Detail of 1837 Wellington Corporation tax record. Lawton Wadsworth’s 1.5 acres of land in Lot 22 are valued at $11. Immediately below that, his two sons are listed owning a “House” valued at $1,000. I believe this is the first explicit recorded reference in the tax records to what would become known as the American House.

I love tax records. Not my own, of course. But other people’s? Definitely. After my last post about the keepers of the American House, it occurred to me that a closer examination of village property taxes might clarify exactly who owned the hotel and its land, and who simply managed it as an employee. So I looked at all seventy years of records. (Yes, you read that correctly.)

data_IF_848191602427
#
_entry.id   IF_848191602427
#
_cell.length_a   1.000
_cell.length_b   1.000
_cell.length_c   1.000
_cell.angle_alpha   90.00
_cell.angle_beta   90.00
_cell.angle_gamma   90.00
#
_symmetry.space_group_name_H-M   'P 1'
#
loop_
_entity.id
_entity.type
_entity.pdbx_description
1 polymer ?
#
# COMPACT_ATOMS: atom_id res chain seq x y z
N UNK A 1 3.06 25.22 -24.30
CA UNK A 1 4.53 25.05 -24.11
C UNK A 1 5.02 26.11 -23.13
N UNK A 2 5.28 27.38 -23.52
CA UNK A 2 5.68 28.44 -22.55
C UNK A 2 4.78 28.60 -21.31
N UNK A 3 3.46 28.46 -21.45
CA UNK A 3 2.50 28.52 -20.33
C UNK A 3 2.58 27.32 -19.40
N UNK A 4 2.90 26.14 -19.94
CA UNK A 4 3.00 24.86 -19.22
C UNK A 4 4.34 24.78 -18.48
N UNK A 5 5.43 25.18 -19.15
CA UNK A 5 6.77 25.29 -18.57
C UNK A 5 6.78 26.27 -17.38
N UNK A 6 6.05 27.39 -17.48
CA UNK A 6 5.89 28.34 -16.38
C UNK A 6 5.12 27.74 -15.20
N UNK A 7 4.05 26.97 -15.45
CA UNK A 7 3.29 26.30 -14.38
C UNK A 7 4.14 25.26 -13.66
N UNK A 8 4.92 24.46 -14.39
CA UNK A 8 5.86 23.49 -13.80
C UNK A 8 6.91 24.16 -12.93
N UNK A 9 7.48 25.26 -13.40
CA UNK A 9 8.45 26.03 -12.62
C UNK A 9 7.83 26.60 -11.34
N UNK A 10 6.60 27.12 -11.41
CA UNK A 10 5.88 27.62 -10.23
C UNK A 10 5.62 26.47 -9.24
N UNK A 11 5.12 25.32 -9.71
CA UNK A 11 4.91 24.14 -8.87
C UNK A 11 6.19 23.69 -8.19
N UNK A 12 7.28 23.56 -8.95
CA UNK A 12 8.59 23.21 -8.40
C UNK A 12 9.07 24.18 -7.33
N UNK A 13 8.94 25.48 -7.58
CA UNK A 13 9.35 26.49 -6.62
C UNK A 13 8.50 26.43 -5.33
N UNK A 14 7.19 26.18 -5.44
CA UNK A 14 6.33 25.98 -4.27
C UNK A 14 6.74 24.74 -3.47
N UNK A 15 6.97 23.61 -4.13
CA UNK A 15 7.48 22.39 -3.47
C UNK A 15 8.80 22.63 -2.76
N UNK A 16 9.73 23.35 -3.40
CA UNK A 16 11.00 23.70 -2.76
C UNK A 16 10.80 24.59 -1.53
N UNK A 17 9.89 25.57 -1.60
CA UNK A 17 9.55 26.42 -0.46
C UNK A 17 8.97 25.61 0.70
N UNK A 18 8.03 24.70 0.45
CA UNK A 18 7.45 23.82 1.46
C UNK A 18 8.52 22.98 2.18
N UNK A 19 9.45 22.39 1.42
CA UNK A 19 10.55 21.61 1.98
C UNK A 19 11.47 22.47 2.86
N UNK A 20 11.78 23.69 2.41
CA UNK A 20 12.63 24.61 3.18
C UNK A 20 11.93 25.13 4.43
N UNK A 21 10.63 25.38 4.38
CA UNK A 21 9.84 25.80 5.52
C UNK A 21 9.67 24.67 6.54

I could trace ownership of the specific lot on which the hotel stood back to 1835, when Lawton Wadsworth first appears in the data. Since taxes are paid after they are accrued, that seems to confirm 1834 as the year the family purchased the land. However, the lot was valued at only $11 for its first three years, which suggests that it remained empty. Not until 1837 did Lawton’s sons, Oliver Sardine and Jabez Lorenzo Wadsworth, appear on the tax rolls with their father, for ownership of a “House” valued at $1,000. There are very few houses separately listed in the 1837 valuations, and I cannot find any valued higher than that of the Wadsworth brothers. My working hypothesis at present is that the structure was sizable and made of brick (to account for the high valuation), but was built a few years later than the date handed down to us. If that theory is correct, it might explain some of the contradictory accounts of which was the “first” brick building erected in the village.